• From mid 2006 to mid 2008, Cambodia’s international reserve position increased by US$1 billion, while it took 12 years to increase international reserves from US$100 million in 1994 to US$1 billion in mid 2006.

Gross Foreign Reserves, in millions $

  • The international reserves increased to US$2 billion in June 08

Graph 1. Money, credit and inflation

  • Milton Friedman states “Inflation is always and everywhere a monetary phenomenon”

I. The Resulting Demand-Pull Inflation

  • Caused by increases in aggregate demand due to increase in private and government spending.

  • Inflation is caused by an increase in the quantity of money in circulation relative to the ability of the economy to supply (its potential output).

Trend in Monthly Exchange Rate

Measures to Reduce Bank Lending

  • NBC imposed:
    • (i) a ceiling of 15% on each commercial bank’s share of total loans to the real estate sector, with effect from 26 June 2008, and
    • (ii) a doubling to 16% of the commercial banks’ minimum reserve requirement, with effect from end-July 2008.


  • Relax some restrictions on capital outflows, by allowing commercial banks to invest excess reserves abroad.


Policy Responses to Inflation

  • NBC has taken the following monetary measures
    • Conduct prudent and tight monetary policy
    • Pursue the exchange rate policy of managed float
    • Promoting de-dollarization
    • Increase reserve requirement of commercial banks from 8% to 16% to absorb liquidity from economy
    • Allow financially sound banks with excess of liquidity to invest some of their assets abroad.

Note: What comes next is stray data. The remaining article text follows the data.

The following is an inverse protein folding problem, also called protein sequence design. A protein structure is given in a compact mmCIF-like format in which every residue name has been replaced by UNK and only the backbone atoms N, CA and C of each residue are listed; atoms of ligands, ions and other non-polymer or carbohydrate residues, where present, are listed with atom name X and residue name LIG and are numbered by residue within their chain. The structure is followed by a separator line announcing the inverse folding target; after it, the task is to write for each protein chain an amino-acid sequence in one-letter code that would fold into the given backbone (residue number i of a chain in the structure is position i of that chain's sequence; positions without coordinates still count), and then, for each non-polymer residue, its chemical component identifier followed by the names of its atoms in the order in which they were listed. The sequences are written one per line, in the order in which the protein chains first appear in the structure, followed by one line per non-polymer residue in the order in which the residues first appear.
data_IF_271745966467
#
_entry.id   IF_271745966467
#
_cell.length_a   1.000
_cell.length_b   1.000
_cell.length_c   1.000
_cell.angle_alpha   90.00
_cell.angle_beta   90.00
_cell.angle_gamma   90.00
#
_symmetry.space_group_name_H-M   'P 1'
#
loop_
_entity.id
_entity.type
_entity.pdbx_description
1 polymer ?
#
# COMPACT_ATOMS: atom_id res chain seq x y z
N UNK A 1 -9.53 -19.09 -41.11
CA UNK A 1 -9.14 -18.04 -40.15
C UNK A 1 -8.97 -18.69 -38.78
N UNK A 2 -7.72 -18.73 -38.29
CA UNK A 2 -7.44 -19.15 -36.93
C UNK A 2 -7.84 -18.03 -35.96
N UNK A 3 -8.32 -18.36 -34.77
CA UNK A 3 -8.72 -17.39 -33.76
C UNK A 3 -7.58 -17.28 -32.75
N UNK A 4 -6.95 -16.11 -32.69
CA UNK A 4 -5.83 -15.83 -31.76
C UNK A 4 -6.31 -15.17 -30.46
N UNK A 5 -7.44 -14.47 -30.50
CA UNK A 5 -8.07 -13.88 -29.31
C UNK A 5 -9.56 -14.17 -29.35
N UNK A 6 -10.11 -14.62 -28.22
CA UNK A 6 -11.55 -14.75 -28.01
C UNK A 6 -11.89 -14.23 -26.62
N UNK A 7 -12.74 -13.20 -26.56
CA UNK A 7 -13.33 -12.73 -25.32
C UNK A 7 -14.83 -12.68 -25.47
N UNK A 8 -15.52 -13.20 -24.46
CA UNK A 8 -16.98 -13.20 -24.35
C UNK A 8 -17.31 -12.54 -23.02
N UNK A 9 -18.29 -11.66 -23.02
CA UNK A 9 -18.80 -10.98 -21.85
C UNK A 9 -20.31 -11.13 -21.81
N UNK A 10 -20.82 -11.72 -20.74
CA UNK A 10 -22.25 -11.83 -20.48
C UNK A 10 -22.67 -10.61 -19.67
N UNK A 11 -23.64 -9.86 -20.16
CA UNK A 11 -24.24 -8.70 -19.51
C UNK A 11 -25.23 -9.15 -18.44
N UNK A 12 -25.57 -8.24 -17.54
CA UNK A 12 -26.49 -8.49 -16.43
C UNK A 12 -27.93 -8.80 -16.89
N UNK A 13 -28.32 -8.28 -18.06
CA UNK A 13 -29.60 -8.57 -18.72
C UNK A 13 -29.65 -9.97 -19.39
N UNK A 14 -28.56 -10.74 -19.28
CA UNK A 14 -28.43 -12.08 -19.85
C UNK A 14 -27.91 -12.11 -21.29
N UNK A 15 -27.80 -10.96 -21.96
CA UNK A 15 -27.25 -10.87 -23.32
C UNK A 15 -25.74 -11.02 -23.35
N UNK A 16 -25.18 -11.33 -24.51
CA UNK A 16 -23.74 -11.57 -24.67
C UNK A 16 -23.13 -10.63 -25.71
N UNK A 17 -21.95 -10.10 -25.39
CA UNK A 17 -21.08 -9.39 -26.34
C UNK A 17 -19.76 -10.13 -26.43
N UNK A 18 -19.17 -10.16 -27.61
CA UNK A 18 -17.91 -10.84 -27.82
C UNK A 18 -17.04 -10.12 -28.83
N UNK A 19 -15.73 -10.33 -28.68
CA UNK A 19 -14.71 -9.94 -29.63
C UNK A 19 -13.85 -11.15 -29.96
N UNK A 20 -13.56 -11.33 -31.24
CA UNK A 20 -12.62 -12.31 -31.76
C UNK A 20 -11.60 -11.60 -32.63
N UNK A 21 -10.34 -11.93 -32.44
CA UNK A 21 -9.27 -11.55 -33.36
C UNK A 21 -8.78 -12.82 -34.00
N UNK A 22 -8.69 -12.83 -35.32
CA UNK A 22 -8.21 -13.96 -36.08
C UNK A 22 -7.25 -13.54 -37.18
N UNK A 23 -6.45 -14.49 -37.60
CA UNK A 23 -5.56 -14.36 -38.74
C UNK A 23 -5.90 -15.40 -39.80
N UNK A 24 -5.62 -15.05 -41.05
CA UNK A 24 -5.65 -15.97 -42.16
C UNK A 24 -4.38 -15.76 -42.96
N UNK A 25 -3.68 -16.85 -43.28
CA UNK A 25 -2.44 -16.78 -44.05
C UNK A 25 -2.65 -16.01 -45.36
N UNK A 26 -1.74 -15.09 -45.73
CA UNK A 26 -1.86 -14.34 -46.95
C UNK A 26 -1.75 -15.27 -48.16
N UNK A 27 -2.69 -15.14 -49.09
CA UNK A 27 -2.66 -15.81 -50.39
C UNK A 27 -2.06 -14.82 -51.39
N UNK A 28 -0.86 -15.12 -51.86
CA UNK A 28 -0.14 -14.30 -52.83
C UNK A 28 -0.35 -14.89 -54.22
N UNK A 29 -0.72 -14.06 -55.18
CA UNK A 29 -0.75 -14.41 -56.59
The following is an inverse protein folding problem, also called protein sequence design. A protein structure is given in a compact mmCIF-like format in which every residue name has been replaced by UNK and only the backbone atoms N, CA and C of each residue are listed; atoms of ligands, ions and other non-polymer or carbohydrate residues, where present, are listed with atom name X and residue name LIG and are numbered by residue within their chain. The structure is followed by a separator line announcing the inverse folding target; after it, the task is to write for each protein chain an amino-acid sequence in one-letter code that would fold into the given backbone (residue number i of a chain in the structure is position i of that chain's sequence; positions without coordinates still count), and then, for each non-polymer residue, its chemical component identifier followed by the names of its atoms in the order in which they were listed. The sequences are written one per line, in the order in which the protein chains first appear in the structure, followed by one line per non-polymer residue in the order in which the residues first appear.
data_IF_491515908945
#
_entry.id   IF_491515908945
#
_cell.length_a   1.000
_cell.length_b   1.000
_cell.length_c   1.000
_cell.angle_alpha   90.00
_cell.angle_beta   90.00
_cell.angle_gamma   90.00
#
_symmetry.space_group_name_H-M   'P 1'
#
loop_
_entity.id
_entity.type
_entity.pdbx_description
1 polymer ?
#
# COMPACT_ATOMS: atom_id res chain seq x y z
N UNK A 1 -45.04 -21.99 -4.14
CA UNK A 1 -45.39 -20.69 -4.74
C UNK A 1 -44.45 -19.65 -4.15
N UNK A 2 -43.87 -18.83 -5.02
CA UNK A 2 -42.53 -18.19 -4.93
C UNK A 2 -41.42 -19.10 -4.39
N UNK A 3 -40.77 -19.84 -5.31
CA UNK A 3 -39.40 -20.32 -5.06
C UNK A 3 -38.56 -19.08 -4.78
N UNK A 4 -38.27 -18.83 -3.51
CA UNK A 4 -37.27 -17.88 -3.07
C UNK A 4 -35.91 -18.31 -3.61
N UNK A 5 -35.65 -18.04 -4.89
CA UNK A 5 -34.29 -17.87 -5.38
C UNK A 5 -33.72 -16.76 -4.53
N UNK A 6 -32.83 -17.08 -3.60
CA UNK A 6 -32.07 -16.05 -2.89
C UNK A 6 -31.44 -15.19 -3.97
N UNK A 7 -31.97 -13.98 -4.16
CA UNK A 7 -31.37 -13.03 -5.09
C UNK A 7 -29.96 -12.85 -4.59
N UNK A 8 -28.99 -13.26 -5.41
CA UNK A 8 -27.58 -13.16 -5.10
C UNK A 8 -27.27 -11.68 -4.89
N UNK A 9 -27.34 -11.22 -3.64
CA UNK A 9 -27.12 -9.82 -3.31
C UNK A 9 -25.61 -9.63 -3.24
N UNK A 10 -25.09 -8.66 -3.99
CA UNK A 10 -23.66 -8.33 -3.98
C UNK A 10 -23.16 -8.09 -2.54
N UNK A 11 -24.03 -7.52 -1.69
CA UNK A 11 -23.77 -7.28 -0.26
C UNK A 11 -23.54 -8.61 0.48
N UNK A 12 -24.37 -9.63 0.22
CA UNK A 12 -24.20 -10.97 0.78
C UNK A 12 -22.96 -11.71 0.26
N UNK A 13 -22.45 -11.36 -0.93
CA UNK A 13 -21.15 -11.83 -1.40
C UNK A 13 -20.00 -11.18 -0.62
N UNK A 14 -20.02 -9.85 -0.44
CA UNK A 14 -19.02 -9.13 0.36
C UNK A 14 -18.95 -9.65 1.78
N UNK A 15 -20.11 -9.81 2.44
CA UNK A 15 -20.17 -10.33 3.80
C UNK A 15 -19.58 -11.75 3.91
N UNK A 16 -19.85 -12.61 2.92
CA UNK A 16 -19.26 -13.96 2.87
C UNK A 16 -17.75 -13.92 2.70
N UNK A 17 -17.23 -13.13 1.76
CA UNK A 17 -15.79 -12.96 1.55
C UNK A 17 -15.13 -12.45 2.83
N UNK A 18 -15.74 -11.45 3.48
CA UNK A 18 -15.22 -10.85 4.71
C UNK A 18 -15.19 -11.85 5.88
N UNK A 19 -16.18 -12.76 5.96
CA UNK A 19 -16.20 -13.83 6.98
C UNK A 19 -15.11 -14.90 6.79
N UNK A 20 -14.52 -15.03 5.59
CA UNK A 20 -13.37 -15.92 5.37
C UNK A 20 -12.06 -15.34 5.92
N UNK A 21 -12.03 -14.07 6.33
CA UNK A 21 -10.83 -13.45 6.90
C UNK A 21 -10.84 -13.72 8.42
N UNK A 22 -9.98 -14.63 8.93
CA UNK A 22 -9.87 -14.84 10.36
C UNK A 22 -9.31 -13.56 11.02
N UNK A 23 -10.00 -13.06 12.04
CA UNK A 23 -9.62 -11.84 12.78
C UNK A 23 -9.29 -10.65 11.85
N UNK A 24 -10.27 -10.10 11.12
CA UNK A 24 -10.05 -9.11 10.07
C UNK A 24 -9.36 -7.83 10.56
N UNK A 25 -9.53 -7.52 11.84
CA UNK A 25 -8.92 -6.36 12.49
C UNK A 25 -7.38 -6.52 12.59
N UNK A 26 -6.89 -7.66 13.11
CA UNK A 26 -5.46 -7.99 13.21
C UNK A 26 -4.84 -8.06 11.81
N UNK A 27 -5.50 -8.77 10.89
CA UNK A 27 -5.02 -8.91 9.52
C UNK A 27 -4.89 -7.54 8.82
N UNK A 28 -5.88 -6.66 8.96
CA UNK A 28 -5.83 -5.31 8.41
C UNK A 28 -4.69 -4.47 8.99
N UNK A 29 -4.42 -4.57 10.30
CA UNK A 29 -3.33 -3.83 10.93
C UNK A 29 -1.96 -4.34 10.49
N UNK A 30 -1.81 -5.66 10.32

• Increase minimum capital from $13m to $36.5m for commercial banks and increase to a minimum of $7.3m for specialized banks

II. Cost-Push Inflation

  • Caused by drops in aggregate supply due to increased prices of input (like oil, food, wages).
  • Higher input cost are then passed on to consumers in form of higher output prices.
  • The acceleration in inflation in large part reflects the impact of higher energy and commodity prices.

Oil Price ($/B, Brent, Dubai, WTI)

World Price for Commodities

Fiscal Measures to Absorb Shocks

  • Real wages of civil servants (e.g. increasing the base wage by 20%, spouse and children allowances by 100%, and teacher allowances by 10%), additional 20,000 riels;
  • Subsidies to offset higher fuel and electricity costs;
  • Special financing for rice millers to increase rice stocks and internal distribution systems and
  • Reduced taxation on the importation of agricultural machinery.

Fiscal Policy to Curb Inflation
  • Re-introduce the imports of food products such as pork

  • Temporarily suspend for 3 years the 1% minimum profit tax for garment factories, thus allowing for an increase in minimum wage to employees

  • Reduce customs tariffs and taxes on imports for the agriculture inputs

  • Introduce temporary VAT exemption on agriculture products